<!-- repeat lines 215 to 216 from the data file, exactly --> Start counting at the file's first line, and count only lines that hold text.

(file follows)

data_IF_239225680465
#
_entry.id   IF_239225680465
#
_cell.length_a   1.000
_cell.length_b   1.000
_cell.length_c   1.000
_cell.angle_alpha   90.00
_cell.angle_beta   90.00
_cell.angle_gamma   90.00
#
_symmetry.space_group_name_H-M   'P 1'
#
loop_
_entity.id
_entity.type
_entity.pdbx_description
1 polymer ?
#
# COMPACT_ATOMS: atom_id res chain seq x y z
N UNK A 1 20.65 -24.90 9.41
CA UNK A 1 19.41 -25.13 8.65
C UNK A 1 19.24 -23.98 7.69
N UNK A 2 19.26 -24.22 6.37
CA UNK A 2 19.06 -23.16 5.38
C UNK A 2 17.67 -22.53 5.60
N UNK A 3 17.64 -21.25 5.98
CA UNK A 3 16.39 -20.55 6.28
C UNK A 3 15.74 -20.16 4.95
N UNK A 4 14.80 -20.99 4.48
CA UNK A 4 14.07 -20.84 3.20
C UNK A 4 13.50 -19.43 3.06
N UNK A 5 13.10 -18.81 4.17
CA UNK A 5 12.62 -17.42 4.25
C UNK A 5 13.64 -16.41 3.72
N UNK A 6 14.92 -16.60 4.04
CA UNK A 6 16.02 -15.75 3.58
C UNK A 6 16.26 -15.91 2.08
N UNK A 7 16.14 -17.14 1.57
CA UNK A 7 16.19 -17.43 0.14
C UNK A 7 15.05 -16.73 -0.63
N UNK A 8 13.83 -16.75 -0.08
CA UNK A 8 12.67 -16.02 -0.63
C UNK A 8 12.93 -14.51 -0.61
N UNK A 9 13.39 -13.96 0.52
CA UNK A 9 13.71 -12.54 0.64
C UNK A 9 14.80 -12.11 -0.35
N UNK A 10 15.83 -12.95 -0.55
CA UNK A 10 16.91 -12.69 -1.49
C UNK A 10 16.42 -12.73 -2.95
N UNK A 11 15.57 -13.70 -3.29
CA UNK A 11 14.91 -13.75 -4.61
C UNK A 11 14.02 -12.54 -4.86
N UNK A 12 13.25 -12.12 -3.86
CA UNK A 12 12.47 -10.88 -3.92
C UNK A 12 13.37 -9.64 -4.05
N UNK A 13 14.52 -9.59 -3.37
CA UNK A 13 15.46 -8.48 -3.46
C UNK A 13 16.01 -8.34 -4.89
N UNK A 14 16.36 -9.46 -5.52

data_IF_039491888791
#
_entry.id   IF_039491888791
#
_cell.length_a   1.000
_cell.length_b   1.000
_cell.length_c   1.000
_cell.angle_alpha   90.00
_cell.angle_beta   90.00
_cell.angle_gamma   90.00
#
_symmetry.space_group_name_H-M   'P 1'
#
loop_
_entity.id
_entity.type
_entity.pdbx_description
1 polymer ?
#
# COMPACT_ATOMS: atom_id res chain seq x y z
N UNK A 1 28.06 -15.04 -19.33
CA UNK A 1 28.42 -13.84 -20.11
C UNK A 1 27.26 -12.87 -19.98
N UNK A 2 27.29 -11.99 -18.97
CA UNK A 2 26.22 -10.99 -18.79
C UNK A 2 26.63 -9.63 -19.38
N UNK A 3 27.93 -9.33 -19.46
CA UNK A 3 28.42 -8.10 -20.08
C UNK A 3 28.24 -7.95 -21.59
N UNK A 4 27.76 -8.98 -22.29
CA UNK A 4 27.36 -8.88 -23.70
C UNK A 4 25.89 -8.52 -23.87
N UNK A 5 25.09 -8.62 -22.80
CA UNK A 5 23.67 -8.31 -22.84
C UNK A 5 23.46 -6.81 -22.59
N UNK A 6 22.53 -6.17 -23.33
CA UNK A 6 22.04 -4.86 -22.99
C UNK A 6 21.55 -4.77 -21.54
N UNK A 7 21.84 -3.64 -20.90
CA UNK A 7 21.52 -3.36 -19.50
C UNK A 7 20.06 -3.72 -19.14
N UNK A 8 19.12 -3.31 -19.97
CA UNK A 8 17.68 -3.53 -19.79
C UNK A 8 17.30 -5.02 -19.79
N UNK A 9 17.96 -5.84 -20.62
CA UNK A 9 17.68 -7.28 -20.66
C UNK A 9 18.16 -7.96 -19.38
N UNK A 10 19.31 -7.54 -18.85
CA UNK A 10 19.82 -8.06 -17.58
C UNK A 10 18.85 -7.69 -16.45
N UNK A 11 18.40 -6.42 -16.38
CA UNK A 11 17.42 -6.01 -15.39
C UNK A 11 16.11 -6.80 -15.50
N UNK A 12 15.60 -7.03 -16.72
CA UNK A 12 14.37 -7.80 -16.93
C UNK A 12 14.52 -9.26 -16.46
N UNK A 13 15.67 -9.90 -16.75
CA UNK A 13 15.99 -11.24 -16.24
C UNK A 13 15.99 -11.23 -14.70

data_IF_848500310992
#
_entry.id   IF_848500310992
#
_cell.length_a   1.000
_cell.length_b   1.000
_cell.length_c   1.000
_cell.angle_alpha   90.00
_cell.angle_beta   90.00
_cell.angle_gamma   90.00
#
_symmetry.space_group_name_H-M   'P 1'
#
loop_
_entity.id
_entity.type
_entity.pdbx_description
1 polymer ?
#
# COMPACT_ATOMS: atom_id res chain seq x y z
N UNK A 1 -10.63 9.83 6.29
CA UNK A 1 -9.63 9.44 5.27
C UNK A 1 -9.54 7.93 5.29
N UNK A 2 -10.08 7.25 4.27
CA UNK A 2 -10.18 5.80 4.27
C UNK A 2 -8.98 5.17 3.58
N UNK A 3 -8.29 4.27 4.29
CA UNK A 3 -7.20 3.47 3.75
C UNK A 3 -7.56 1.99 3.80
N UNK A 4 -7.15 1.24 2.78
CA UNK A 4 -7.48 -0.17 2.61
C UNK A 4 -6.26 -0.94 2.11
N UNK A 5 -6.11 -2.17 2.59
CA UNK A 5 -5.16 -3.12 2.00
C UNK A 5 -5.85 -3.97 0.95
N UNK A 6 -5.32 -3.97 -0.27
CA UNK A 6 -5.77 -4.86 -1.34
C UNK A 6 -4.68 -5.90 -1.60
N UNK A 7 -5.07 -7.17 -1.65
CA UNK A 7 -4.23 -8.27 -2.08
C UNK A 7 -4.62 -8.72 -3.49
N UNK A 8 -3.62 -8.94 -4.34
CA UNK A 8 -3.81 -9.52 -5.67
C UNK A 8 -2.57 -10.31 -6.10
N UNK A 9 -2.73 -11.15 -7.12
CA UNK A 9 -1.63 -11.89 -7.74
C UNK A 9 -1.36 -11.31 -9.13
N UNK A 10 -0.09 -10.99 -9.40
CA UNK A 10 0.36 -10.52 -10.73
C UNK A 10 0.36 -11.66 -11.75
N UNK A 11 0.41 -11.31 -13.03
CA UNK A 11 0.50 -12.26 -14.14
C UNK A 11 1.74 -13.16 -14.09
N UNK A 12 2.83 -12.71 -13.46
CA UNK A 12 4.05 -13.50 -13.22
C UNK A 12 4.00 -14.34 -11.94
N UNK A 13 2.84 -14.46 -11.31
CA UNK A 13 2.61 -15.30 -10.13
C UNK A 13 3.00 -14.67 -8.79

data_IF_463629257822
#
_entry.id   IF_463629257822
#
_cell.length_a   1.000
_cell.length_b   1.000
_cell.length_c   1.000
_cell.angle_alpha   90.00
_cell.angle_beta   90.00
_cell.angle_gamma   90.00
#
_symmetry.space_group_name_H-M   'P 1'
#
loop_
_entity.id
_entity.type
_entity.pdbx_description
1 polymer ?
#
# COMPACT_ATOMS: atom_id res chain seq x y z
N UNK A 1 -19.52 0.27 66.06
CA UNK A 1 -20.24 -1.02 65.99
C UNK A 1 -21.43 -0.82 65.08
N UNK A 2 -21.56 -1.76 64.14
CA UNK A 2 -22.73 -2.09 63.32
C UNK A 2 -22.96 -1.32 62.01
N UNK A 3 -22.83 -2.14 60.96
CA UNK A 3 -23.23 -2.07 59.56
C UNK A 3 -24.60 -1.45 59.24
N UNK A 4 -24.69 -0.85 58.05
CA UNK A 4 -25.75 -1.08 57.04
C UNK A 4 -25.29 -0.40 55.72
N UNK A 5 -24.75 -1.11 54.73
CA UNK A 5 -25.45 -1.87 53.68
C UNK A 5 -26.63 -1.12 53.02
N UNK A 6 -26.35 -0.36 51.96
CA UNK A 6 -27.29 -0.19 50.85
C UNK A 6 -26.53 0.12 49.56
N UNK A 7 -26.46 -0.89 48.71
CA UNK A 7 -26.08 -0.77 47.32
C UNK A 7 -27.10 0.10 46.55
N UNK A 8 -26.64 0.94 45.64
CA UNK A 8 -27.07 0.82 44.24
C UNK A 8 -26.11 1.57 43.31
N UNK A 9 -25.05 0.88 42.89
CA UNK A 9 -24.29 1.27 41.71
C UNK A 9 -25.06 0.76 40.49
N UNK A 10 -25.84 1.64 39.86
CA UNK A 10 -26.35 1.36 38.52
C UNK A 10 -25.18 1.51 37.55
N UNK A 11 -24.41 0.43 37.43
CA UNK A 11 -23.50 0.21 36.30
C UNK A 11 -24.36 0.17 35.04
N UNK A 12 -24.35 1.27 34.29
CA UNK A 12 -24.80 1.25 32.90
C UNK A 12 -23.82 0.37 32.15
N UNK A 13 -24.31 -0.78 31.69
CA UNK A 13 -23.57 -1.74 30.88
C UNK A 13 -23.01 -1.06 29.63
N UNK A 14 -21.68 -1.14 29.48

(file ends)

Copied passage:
CA UNK A 6 -27.29 -0.19 50.85
C UNK A 6 -26.53 0.12 49.56